Well, frankly, if I did take that courier job, i don’t know what i would be doing right now. A couple of wonderfully insightful blogging courier women – 24tee and thatmessengerchick – have both given powerful insights into both the tough life of a courier and the joys of blogging. They are both so eloquent in their writing style and sharp in their critical engagement with their own proffession, it should make us academics frightfully embarrassed. And this is another driving force in this current wave of self-indulgent middle class doubt passing through me right now, and the drive to start making real use of this blog.


Hello there…

Welcome to my as-yet-sparsely-populated blog. I’m a geographer currently residing in sunny Bethnal Green, East London. I recently completed my PhD entitled Organising Anarchy: Spatial Strategy, Prefiguration and the Politics of Everyday Life at Queen Mary, University of London. Please don’t expect me to explain it, as I wouldn’t want to disappoint you so early on.

Elsewhere in life I am a keen fixed-gear cyclist, rock climber, hill walker, bonsai killer grower and a hopelessly devoted partner to H., my long-suffering girlfriend. Without a doubt, all of these will feature from time to time.

I don’t yet know what will become of this little project, but i have a few things in mind:

  • Illuminating and discussing the role played by geography, space and place in the way this funny old world works.
  • Pondering the joys and pains in the everyday experiences of being a young, inexperienced and often un(der)employed academic in these times of turbulence.
  • Writing a little about my pet topic – anarchism – and the ways in which I feel it has big things to say about the aforementioned funny old world, how it works, and occasionally how I feel it should work. Related to this, I would like to talk specifically about how anarchist approaches to political thought, action and critique can enrich our everyday lives and the way we (geographers, bloggers, humans, fauna…) relate to and live alongside one another.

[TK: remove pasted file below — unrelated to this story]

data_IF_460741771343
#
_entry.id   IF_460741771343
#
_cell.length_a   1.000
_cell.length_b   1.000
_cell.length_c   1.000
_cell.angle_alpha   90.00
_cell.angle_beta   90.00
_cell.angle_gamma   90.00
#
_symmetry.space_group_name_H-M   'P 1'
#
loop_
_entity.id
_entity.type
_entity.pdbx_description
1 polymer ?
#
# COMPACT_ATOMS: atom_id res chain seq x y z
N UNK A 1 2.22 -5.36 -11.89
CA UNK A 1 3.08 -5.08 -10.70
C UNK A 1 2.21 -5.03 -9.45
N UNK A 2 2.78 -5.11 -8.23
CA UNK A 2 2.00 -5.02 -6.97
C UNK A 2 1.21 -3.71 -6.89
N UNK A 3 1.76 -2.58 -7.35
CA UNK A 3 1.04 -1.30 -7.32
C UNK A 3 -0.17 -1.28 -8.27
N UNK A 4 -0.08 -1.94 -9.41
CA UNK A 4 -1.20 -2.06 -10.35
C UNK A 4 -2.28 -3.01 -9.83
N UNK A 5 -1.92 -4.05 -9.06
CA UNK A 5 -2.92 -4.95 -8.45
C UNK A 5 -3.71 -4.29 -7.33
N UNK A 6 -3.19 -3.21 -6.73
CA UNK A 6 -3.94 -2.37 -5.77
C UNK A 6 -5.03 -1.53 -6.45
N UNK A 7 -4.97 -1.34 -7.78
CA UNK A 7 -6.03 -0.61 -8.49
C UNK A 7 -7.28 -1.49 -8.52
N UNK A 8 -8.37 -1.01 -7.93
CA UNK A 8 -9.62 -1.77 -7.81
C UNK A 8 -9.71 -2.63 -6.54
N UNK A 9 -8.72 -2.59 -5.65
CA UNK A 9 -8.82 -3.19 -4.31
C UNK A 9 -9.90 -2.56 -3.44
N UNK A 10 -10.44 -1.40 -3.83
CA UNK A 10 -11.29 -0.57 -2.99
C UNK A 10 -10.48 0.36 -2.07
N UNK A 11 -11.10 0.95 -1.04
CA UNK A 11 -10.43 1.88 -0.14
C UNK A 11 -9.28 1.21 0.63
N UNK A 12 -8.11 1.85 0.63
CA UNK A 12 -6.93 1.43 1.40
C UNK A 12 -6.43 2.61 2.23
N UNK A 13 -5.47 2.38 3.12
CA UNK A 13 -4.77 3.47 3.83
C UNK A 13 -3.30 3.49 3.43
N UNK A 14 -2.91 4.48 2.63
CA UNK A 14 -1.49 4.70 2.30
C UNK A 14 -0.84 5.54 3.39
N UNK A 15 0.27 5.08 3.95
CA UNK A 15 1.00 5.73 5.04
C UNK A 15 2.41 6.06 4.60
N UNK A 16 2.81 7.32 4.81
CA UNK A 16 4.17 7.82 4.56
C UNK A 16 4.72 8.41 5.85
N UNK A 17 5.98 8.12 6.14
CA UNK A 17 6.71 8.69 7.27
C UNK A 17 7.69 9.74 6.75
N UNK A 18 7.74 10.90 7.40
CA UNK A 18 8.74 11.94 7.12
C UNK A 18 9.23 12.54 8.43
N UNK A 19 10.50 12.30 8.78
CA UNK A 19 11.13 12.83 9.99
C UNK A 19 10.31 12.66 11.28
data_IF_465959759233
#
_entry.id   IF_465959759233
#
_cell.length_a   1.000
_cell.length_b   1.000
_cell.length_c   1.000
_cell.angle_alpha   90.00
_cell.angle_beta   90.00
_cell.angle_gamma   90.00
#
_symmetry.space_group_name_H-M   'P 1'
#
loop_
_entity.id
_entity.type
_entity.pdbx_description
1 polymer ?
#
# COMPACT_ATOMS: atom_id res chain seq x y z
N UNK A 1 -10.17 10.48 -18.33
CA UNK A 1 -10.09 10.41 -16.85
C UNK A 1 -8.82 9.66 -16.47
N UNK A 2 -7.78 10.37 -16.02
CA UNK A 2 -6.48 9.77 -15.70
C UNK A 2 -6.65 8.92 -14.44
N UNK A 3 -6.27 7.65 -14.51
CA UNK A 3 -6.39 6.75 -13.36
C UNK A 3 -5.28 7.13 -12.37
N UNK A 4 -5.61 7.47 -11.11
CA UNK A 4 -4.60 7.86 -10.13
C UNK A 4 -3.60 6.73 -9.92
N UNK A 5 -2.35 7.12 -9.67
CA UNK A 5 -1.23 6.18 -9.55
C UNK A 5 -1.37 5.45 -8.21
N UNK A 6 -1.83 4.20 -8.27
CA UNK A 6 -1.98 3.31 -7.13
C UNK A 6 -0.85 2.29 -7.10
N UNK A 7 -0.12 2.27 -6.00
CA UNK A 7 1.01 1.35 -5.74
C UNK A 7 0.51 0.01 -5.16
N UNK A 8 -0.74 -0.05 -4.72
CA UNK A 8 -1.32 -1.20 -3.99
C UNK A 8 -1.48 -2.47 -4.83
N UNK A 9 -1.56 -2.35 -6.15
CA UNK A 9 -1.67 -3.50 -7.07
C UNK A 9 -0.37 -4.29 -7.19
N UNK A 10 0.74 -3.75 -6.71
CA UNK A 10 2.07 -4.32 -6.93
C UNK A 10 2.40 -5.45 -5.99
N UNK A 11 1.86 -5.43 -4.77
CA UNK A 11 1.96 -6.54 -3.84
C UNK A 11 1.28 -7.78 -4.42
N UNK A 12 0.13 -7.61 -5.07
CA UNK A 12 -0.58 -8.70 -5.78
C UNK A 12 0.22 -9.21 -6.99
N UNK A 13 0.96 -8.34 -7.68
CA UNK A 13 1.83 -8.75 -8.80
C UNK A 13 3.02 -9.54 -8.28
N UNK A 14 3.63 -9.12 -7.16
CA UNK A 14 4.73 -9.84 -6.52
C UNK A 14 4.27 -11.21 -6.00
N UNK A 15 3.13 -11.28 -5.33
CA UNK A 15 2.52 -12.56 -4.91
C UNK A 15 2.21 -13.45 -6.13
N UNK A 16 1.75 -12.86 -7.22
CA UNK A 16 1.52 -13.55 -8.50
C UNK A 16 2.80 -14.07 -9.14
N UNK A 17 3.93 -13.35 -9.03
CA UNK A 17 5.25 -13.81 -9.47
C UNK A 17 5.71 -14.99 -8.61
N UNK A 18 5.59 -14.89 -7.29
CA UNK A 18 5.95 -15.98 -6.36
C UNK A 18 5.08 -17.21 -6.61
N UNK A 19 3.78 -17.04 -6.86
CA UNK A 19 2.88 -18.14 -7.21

• Sharing a few tidbits from my academic research, which focuses chiefly on – you guessed it – anarchist thought and action, but also a whole load of other juicy stuff.
  • Hopefully also peppering this rather dry political stuff with some little rays of humour and intrigue along the way. Over the years, those of us with a leftward inclination have gained an awful (albeit not entirely undeserved) reputation for being dull, humourless and a bit whiney. I’ll do my best to convince you otherwise.

Just like the rich tapestry of life, I suspect that this blog will meander, stopping here and there, bifurcating at points and converging at others; becoming a rather labyrinthine mish-mash of intrigue, stupidity and utopia. Failing that, I hope that it will at least be modestly entertaining in parts…